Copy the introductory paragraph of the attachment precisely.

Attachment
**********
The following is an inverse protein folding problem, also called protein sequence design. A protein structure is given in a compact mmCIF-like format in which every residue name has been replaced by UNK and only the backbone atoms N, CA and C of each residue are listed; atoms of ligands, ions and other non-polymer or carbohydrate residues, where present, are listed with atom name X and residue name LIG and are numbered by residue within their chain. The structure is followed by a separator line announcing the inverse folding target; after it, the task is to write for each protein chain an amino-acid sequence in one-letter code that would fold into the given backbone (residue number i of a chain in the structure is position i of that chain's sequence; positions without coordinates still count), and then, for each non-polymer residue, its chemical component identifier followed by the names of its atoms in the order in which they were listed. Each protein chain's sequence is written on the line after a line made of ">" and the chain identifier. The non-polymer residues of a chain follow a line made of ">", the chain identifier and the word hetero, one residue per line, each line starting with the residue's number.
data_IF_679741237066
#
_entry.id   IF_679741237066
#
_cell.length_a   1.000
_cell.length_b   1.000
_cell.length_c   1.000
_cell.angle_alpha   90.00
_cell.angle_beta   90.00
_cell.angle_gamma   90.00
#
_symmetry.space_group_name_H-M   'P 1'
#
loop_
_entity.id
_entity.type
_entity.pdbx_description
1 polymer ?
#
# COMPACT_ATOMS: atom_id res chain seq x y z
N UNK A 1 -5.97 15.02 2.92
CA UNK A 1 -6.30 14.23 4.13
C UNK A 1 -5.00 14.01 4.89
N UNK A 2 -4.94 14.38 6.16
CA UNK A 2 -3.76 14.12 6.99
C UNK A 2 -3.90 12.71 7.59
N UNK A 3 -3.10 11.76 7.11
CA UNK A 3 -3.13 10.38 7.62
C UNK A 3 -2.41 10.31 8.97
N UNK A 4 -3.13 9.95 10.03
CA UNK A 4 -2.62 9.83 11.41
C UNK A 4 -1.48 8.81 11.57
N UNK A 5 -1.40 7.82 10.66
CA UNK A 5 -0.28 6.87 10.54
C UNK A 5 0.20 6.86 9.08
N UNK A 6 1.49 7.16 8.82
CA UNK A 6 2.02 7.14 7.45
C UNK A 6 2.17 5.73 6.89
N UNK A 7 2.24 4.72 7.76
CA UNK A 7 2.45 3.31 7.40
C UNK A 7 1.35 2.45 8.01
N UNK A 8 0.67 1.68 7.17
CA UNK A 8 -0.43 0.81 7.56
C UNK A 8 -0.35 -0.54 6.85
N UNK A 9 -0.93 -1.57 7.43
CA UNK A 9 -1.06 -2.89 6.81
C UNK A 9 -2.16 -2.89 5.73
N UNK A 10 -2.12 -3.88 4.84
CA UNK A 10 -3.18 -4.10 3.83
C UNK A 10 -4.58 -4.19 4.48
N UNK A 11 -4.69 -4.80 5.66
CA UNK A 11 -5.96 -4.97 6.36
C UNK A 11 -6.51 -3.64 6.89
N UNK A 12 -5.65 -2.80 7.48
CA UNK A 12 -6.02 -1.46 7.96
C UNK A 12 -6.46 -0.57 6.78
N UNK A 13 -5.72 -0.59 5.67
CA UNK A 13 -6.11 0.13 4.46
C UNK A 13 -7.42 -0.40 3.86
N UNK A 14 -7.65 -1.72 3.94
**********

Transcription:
The following is an inverse protein folding problem, also called protein sequence design. A protein structure is given in a compact mmCIF-like format in which every residue name has been replaced by UNK and only the backbone atoms N, CA and C of each residue are listed; atoms of ligands, ions and other non-polymer or carbohydrate residues, where present, are listed with atom name X and residue name LIG and are numbered by residue within their chain. The structure is followed by a separator line announcing the inverse folding target; after it, the task is to write for each protein chain an amino-acid sequence in one-letter code that would fold into the given backbone (residue number i of a chain in the structure is position i of that chain's sequence; positions without coordinates still count), and then, for each non-polymer residue, its chemical component identifier followed by the names of its atoms in the order in which they were listed. Each protein chain's sequence is written on the line after a line made of ">" and the chain identifier. The non-polymer residues of a chain follow a line made of ">", the chain identifier and the word hetero, one residue per line, each line starting with the residue's number.